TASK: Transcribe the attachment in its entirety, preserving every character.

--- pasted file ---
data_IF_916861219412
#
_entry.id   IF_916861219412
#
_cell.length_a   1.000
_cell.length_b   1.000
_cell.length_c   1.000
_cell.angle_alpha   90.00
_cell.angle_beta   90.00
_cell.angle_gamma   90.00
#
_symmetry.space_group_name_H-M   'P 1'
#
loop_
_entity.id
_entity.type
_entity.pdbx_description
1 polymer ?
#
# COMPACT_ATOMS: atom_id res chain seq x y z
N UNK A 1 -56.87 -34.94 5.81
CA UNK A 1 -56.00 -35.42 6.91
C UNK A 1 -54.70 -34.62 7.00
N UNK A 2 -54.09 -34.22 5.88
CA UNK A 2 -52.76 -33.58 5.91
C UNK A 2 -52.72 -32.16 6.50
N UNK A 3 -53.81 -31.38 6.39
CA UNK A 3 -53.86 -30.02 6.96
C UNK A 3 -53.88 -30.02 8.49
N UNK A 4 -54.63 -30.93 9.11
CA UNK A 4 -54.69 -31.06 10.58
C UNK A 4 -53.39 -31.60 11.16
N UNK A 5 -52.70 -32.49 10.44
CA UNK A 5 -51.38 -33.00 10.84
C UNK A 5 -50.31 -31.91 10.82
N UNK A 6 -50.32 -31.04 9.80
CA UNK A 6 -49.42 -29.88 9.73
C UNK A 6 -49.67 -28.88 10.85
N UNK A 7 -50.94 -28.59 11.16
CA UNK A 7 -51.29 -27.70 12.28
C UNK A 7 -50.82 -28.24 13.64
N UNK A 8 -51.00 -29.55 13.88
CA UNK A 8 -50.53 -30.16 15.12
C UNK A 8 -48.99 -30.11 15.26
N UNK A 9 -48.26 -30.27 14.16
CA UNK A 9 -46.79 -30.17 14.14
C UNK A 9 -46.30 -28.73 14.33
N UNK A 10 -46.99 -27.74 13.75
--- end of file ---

data_IF_916861219412
#
_entry.id   IF_916861219412
#
_cell.length_a   1.000
_cell.length_b   1.000
_cell.length_c   1.000
_cell.angle_alpha   90.00
_cell.angle_beta   90.00
_cell.angle_gamma   90.00
#
_symmetry.space_group_name_H-M   'P 1'
#
loop_
_entity.id
_entity.type
_entity.pdbx_description
1 polymer ?
#
# COMPACT_ATOMS: atom_id res chain seq x y z
N UNK A 1 -56.87 -34.94 5.81
CA UNK A 1 -56.00 -35.42 6.91
C UNK A 1 -54.70 -34.62 7.00
N UNK A 2 -54.09 -34.22 5.88
CA UNK A 2 -52.76 -33.58 5.91
C UNK A 2 -52.72 -32.16 6.50
N UNK A 3 -53.81 -31.38 6.39
CA UNK A 3 -53.86 -30.02 6.96
C UNK A 3 -53.88 -30.02 8.49
N UNK A 4 -54.63 -30.93 9.11
CA UNK A 4 -54.69 -31.06 10.58
C UNK A 4 -53.39 -31.60 11.16
N UNK A 5 -52.70 -32.49 10.44
CA UNK A 5 -51.38 -33.00 10.84
C UNK A 5 -50.31 -31.91 10.82
N UNK A 6 -50.32 -31.04 9.80
CA UNK A 6 -49.42 -29.88 9.73
C UNK A 6 -49.67 -28.88 10.85
N UNK A 7 -50.94 -28.59 11.16
CA UNK A 7 -51.29 -27.70 12.28
C UNK A 7 -50.82 -28.24 13.64
N UNK A 8 -51.00 -29.55 13.88
CA UNK A 8 -50.53 -30.16 15.12
C UNK A 8 -48.99 -30.11 15.26
N UNK A 9 -48.26 -30.27 14.16
CA UNK A 9 -46.79 -30.17 14.14
C UNK A 9 -46.30 -28.73 14.33
N UNK A 10 -46.99 -27.74 13.75